These two general interpretations were also reflected in the representation of particular events, most notably the famous Oxford debate of 1860, one of the first public debates about Darwin’s Origin. Received wisdom tells us that Darwin’s supporters-led by Thomas “Darwin’s Bulldog” Huxley-thoroughly defeated and humiliated their Christian opponents, none more so than the Bishop of Oxford, “Soapy Sam” Wilberforce, who had attempted to use religious doctrine to falsify evolution.

This set-piece of Victorian melodrama was reproduced accordingly in The Nature of Things. In introducing the debate, Suzuki argued, with more than a touch of hyperbole, that “Oxford is about to witness a battle which will determine the country’s future.” Wilberforce, it is said, “is a man who regards evolution as nothing but religious heresy.” As if to prove Suzuki’s narration, Wilberforce exclaims that there is “a distinct line between humanity and animals” and then asks Mr. Huxley to “inform the gallery” if he is “related to an ape on your mother’s side or your grandmother’s side, or both.” Huxley responds that this is a “matter which Mr. Darwin does not raise in his book” but that if he must make a choice “I should be proud to acknowledge the ape over one … who plunges into scientific questions with which he has no acquaintance.” Wilberforce slams his hands against the podium as the crowd begins to cheer Huxley on. Hooker jumps up to exclaim that he doubts Wilberforce had even read the book. McCalman provides the authorial voice to the account presented, that the debate was “seen in retrospect as a triumph” for the Darwinians. “Newspapers record this in mythic terms.”

But the historical evidence does not support such a one-dimensional interpretation. When one compares the reminiscences of Darwin’s supporters with that of Wilberforce’s, as well as with the ample newspaper reports, the picture of the debate that emerges is very different. Not only did Wilberforce think that he thoroughly won the debate, the newspaper reports are even more contradictory and much less “mythical” than McCalman would like us to believe. The Press (7 July 1860), for instance, reported that the Oxford debate was not indicative of some grand battle between science and religion but rather of “wise and wide toleration,—as if truth and not any narrow party-victory were the earnest search of all.” The Press remarked that if anything the debate showed that Oxford University was willing to “open its arms in friendly embrace to the younger sons of science” and thereby indicated “how well it is possible for the Christian, the classic, and the scientific to co-operate in the one grand end,—the advancement of man and the glory of God.”

This is not to suggest that the Oxford debate must only be understood under the terms of cooperation highlighted by The Press, but its reportage surely casts doubt on the black-and-white picture presented by The Nature of Things. The Ideas broadcast, on the other hand, did a much better job representing the debate by simply highlighting the nature of the conflicting evidence.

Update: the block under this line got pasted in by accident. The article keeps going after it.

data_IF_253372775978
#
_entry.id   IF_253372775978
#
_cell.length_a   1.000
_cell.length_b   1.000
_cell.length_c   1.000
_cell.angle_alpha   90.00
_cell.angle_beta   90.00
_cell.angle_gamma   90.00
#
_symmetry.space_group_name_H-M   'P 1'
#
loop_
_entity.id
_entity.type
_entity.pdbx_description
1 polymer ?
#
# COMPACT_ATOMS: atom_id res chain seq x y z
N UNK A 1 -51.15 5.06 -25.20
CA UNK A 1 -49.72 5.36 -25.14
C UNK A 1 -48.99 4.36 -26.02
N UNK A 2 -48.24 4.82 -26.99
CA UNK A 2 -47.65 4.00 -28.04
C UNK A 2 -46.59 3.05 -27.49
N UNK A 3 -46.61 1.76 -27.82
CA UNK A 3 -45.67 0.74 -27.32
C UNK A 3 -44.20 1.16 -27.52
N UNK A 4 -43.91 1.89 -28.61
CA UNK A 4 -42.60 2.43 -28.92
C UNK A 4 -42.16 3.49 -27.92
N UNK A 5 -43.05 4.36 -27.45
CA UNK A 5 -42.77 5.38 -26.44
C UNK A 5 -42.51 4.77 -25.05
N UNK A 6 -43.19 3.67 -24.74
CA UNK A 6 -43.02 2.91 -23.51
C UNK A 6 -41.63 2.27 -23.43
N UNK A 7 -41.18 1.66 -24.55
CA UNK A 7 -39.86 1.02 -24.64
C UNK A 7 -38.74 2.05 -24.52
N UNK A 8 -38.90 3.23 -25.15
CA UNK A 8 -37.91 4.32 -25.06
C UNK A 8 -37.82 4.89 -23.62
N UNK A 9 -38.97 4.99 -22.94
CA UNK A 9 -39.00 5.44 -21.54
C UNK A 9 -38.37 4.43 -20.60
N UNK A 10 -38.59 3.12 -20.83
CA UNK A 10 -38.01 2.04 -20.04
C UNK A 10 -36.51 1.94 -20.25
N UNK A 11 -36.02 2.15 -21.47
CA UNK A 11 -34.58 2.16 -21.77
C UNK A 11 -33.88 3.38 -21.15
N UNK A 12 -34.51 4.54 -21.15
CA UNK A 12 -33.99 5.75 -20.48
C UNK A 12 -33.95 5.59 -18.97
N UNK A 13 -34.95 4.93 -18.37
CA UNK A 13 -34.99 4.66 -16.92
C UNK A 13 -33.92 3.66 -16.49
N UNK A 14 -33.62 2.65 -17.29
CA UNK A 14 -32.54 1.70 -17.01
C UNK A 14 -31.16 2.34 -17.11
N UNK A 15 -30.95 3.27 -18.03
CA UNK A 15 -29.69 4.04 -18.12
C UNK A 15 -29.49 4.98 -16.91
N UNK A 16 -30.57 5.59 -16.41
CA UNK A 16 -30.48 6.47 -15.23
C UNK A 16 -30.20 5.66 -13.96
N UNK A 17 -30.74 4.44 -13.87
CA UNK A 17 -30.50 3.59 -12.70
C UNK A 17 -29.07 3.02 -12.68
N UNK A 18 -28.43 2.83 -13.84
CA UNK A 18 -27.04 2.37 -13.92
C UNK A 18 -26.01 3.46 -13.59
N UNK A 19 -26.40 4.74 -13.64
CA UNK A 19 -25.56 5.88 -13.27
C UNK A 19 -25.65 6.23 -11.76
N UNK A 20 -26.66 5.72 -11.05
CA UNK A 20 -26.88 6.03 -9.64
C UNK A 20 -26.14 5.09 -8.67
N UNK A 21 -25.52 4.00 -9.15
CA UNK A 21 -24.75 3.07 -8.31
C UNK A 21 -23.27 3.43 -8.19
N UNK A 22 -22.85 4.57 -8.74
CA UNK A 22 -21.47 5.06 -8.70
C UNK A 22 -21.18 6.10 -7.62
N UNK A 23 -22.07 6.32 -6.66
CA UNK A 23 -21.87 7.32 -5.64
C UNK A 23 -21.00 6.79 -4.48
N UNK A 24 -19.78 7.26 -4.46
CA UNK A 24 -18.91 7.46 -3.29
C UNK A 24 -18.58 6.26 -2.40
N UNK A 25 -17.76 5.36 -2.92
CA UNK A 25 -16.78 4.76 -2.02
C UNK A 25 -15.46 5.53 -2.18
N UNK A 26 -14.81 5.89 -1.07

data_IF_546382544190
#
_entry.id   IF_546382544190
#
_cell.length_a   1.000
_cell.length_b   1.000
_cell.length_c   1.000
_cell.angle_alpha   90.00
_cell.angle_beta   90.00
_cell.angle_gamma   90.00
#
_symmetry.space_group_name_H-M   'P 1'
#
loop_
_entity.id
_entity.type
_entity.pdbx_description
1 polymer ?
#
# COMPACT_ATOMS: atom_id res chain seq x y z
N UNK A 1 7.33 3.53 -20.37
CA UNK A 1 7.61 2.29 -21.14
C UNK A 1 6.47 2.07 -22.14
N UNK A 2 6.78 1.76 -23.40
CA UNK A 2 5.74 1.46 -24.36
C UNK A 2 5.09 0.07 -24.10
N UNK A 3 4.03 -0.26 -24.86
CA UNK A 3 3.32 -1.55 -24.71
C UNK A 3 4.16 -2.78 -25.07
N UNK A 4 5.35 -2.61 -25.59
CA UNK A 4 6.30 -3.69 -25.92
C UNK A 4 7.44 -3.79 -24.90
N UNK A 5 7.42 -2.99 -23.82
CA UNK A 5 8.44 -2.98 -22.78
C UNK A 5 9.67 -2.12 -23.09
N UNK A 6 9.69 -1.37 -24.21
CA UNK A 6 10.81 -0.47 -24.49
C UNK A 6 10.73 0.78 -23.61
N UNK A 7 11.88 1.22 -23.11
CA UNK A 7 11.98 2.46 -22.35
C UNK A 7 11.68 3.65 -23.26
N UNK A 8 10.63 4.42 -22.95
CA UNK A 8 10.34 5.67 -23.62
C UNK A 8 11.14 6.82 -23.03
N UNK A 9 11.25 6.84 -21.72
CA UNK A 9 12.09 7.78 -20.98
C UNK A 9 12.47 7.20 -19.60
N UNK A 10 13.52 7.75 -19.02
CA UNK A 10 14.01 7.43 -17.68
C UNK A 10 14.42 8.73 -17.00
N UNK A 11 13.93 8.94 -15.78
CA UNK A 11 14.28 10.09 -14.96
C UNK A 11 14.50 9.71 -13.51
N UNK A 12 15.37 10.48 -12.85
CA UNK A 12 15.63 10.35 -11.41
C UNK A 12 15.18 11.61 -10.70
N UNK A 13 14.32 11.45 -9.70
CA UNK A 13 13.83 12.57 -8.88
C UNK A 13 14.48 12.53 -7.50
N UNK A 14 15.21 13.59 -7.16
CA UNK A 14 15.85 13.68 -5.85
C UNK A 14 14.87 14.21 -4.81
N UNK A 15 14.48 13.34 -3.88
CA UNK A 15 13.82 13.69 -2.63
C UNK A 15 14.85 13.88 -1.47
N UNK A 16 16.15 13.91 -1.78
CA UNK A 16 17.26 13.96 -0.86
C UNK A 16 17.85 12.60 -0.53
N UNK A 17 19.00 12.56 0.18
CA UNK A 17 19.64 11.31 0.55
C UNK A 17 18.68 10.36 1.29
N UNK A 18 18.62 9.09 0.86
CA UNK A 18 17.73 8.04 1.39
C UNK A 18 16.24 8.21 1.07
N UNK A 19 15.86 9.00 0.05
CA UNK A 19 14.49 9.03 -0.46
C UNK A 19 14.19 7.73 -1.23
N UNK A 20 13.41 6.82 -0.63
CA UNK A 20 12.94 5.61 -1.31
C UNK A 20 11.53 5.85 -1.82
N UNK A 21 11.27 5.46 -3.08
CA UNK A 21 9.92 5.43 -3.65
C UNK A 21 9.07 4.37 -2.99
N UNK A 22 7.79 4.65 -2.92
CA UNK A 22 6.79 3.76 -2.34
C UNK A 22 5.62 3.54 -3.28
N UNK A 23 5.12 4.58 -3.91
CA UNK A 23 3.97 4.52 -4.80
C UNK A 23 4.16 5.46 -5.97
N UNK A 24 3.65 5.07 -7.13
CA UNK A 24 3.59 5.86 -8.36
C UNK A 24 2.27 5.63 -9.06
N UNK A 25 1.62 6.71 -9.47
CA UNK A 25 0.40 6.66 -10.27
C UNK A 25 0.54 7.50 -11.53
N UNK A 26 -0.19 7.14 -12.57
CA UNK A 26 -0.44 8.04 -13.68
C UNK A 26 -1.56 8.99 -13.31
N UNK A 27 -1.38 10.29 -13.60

Instead of simply reproducing a dramatized version of events, Ideas explicitly presented the debate as it was represented by one of the participants who was clearly sympathetic to Huxley’s version of events. Feldman follows this obviously biased portrayal with the statement that “scholars of Victorian science today are not so convinced that Huxley emerged victorious.” Enter Bernard Lightman who argues that it is difficult to determine the victor, and what is more “we probably overemphasise the symbolism of that particular event. I think what happened was that shortly after it took place it took on almost mythical status and then there were several books written [many] years later and so it sounded so much like say the Galileo episode where you get conflict between science and religion that it becomes this symbol but historians now think that we exaggerate it too much, that it casts the defenders and attackers of evolution in too black-and-white a picture.” In other words the historical representation of the event was later politicized to uphold an image of good and noble science in an all-out war against an evil and irrational religion. This is an image that is still presented in the popular media most notably by New Athiests such as Christopher Hitchens (see his article in Slate, 23 Aug. 2005). Sadly, The Nature of Things is just a recent example of the kind of binary myth-making that Lightman and other scholars of Victorian science critique.

It is time that we stop immediately thinking of conflict when we consider the relationship between science and religion because more often than not the evidence does not support it. Darwin himself thought that there was no real conflict and so did many Anglican clergymen. This was a part of the story of evolution that is often ignored in popular portrayals but Feldman and Ideas must be congratulated for making it a central aspect of their telling and for exposing the seemingly eternal myth of conflict, battle, and war between science and religion that was so central to the very different story offered by The Nature of Things.

Ian Hesketh, PhD, is a research associate in the Department of History at Queen’s University, Kingston Ontario. His book, Of Apes and Ancestors: Evolution, Christianity and the Oxford Debate, was published by the University of Toronto Press in October 2009.